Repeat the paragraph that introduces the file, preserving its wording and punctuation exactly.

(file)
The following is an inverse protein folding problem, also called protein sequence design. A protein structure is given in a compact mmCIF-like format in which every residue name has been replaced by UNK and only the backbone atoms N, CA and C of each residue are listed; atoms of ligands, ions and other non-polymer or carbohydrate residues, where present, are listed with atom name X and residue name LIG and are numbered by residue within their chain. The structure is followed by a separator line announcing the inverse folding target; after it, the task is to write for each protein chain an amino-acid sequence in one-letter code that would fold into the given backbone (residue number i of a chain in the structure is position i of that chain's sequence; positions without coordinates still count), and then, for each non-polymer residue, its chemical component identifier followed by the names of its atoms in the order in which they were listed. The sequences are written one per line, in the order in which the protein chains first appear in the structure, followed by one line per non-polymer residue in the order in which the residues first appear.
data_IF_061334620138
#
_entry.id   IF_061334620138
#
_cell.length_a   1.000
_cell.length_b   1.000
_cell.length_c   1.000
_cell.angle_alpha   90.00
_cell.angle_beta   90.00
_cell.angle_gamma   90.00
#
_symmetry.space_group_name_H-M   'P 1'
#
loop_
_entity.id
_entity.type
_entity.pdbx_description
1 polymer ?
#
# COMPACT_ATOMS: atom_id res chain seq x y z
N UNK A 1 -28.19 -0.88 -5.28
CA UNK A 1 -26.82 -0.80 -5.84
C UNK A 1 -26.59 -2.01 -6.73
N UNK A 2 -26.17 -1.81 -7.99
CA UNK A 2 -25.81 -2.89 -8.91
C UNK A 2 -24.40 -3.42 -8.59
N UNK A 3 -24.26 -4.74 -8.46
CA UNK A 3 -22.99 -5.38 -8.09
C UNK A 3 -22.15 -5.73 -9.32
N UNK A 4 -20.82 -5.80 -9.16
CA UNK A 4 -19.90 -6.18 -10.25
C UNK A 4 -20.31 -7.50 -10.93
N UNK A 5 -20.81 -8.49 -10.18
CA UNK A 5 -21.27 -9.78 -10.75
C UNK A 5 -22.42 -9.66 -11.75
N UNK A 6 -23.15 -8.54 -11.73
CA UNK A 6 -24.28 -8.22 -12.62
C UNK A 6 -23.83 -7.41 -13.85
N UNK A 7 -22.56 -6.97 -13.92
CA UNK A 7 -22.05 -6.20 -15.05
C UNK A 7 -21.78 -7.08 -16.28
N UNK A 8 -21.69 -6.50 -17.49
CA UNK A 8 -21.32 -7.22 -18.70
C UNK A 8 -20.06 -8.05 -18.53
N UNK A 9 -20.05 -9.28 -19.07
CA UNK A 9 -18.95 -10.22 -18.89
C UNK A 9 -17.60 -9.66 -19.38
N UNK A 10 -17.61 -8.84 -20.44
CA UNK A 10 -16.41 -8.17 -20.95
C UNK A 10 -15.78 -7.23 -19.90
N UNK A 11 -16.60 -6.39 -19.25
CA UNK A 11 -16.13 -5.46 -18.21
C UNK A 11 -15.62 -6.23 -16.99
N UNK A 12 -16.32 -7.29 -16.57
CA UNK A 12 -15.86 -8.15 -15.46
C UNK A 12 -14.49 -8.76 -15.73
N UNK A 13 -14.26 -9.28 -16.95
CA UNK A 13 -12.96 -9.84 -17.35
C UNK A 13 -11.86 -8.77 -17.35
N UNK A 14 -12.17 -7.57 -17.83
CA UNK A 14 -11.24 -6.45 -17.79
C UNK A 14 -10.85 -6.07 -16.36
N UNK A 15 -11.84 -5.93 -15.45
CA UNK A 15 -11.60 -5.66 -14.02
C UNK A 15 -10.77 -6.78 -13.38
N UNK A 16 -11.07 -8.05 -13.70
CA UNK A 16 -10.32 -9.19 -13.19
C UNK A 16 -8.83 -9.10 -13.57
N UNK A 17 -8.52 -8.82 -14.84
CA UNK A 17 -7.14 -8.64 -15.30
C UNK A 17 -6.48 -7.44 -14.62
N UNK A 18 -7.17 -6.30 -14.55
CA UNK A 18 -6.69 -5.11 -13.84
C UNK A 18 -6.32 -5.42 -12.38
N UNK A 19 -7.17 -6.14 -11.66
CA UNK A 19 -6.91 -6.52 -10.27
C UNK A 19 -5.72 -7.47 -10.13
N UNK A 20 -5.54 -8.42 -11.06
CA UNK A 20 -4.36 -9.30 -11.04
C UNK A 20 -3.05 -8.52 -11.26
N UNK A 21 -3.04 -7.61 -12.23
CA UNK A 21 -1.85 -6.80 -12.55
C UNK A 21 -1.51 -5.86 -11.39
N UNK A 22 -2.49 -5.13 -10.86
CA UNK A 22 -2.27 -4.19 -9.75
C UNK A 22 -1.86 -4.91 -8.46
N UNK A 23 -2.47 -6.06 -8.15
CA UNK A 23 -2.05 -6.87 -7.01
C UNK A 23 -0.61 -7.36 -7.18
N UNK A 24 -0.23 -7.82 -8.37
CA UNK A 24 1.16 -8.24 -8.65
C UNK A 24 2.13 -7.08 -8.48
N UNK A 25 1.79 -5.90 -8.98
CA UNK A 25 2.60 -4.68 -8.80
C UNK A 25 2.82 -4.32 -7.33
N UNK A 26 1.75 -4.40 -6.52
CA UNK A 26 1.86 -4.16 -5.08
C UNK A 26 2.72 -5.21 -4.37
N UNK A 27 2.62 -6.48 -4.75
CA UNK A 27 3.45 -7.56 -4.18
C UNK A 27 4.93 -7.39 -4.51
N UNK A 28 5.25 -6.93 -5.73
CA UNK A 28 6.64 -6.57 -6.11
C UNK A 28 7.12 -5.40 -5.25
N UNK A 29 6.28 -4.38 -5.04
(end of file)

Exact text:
The following is an inverse protein folding problem, also called protein sequence design. A protein structure is given in a compact mmCIF-like format in which every residue name has been replaced by UNK and only the backbone atoms N, CA and C of each residue are listed; atoms of ligands, ions and other non-polymer or carbohydrate residues, where present, are listed with atom name X and residue name LIG and are numbered by residue within their chain. The structure is followed by a separator line announcing the inverse folding target; after it, the task is to write for each protein chain an amino-acid sequence in one-letter code that would fold into the given backbone (residue number i of a chain in the structure is position i of that chain's sequence; positions without coordinates still count), and then, for each non-polymer residue, its chemical component identifier followed by the names of its atoms in the order in which they were listed. The sequences are written one per line, in the order in which the protein chains first appear in the structure, followed by one line per non-polymer residue in the order in which the residues first appear.